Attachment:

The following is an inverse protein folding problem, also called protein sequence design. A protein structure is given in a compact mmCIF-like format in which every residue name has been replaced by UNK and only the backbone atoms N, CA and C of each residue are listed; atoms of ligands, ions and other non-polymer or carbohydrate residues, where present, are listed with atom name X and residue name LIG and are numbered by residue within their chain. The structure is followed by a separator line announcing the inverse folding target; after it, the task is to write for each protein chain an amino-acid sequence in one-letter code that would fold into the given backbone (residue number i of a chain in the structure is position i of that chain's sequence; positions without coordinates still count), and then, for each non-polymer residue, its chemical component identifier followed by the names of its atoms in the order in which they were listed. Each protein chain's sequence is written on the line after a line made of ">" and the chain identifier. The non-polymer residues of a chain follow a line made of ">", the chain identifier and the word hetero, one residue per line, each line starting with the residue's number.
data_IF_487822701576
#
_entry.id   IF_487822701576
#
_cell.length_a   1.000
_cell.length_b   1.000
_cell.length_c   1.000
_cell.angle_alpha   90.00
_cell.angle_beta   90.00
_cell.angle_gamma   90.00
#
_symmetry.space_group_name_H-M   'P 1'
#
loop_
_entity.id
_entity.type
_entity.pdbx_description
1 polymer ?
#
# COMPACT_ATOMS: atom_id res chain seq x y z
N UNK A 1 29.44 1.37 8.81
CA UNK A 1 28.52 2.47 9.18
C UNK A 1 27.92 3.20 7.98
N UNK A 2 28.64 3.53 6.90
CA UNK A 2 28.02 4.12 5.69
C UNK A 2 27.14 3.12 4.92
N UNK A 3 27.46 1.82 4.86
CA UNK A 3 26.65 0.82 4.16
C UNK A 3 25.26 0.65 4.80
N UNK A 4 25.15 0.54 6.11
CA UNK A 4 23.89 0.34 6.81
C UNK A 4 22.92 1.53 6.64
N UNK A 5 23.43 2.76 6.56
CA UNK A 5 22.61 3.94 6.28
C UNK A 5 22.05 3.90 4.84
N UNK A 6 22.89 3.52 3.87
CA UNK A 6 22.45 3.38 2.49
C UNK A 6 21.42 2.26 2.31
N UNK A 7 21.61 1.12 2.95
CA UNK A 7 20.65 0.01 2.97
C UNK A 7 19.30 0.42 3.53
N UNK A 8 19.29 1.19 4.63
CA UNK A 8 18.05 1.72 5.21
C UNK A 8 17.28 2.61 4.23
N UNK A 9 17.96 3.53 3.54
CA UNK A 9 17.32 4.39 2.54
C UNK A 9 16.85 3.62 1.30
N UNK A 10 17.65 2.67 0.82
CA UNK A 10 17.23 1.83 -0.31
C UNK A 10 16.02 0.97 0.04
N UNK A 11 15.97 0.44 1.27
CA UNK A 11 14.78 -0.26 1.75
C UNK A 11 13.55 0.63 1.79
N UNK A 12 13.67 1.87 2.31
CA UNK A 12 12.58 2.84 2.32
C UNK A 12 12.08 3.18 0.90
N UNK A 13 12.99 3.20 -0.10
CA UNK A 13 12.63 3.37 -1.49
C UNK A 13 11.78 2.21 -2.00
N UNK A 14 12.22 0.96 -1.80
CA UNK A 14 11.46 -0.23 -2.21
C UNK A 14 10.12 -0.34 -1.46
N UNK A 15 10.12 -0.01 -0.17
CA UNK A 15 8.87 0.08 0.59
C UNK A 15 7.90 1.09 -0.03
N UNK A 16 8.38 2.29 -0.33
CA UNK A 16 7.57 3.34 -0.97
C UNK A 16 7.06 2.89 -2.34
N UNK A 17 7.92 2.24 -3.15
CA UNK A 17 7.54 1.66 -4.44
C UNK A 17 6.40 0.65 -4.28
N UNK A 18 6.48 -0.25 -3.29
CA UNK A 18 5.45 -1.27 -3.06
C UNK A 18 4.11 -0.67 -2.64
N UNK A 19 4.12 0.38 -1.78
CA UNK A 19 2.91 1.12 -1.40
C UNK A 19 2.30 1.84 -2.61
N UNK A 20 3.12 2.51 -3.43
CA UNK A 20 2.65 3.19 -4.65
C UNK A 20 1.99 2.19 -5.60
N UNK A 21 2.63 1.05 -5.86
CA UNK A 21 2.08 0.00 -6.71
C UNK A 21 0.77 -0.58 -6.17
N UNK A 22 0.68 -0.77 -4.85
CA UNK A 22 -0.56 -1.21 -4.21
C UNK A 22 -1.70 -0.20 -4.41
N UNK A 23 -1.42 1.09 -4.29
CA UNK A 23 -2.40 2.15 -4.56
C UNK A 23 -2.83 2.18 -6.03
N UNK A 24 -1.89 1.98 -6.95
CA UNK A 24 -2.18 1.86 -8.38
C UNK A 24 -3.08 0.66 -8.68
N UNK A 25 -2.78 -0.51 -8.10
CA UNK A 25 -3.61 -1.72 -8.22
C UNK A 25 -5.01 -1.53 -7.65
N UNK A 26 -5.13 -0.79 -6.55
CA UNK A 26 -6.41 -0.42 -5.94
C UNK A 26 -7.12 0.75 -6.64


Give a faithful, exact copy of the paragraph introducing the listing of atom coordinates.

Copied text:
The following is an inverse protein folding problem, also called protein sequence design. A protein structure is given in a compact mmCIF-like format in which every residue name has been replaced by UNK and only the backbone atoms N, CA and C of each residue are listed; atoms of ligands, ions and other non-polymer or carbohydrate residues, where present, are listed with atom name X and residue name LIG and are numbered by residue within their chain. The structure is followed by a separator line announcing the inverse folding target; after it, the task is to write for each protein chain an amino-acid sequence in one-letter code that would fold into the given backbone (residue number i of a chain in the structure is position i of that chain's sequence; positions without coordinates still count), and then, for each non-polymer residue, its chemical component identifier followed by the names of its atoms in the order in which they were listed. Each protein chain's sequence is written on the line after a line made of ">" and the chain identifier. The non-polymer residues of a chain follow a line made of ">", the chain identifier and the word hetero, one residue per line, each line starting with the residue's number.